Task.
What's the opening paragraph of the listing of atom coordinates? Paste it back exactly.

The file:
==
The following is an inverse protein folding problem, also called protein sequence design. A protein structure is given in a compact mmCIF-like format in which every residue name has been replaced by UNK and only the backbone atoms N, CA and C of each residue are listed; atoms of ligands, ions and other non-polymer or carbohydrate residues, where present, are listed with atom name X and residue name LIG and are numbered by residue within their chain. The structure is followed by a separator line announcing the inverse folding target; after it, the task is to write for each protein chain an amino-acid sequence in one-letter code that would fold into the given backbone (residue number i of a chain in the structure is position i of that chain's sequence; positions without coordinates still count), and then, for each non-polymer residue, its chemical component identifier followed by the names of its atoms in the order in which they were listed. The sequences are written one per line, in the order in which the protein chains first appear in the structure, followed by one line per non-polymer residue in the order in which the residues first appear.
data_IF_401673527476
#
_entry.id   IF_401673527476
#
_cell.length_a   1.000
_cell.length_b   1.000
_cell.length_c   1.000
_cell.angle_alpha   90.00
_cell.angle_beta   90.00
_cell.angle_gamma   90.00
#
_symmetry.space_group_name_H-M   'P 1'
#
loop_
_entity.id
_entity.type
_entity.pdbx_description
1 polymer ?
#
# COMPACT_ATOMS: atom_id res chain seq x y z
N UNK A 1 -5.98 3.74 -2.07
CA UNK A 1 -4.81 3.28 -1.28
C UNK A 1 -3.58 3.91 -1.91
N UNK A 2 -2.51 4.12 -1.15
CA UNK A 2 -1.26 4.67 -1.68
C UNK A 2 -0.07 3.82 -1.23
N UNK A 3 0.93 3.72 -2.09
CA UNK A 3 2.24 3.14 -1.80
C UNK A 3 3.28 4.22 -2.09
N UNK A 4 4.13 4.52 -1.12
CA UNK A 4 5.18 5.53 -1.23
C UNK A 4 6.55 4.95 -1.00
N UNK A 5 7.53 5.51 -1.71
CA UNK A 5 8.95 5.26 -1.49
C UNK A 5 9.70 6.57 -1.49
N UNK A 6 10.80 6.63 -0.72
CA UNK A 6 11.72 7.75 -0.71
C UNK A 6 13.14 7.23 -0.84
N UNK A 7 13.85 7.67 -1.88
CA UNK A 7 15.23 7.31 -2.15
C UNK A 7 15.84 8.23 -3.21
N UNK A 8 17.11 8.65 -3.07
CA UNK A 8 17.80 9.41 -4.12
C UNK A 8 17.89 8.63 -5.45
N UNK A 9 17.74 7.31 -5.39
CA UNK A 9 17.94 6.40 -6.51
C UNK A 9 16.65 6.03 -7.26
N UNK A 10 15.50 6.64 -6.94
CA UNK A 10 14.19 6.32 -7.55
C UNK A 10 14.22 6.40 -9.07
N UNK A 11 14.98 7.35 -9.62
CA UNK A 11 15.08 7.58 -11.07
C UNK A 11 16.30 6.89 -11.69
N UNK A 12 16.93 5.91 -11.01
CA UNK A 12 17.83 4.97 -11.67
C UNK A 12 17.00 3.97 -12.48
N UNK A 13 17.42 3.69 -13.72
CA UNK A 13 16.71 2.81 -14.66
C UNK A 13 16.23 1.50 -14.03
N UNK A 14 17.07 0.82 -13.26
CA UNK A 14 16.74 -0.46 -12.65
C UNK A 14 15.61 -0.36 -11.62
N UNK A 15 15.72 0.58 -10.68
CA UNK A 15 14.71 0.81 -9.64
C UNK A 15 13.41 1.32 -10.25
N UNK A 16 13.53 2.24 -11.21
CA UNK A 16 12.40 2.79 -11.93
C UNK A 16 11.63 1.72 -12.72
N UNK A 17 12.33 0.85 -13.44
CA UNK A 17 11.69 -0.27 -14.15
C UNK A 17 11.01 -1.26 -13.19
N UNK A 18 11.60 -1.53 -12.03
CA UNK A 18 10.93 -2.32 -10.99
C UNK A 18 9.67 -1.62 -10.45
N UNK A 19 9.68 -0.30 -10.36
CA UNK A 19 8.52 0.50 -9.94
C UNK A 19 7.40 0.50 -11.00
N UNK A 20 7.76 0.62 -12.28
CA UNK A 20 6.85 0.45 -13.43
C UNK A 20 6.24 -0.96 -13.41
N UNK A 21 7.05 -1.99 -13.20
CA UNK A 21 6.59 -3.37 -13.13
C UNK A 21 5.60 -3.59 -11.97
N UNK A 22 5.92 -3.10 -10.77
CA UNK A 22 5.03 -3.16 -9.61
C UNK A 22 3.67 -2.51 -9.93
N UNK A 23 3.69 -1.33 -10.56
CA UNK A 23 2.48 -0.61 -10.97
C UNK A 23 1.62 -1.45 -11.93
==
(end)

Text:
The following is an inverse protein folding problem, also called protein sequence design. A protein structure is given in a compact mmCIF-like format in which every residue name has been replaced by UNK and only the backbone atoms N, CA and C of each residue are listed; atoms of ligands, ions and other non-polymer or carbohydrate residues, where present, are listed with atom name X and residue name LIG and are numbered by residue within their chain. The structure is followed by a separator line announcing the inverse folding target; after it, the task is to write for each protein chain an amino-acid sequence in one-letter code that would fold into the given backbone (residue number i of a chain in the structure is position i of that chain's sequence; positions without coordinates still count), and then, for each non-polymer residue, its chemical component identifier followed by the names of its atoms in the order in which they were listed. The sequences are written one per line, in the order in which the protein chains first appear in the structure, followed by one line per non-polymer residue in the order in which the residues first appear.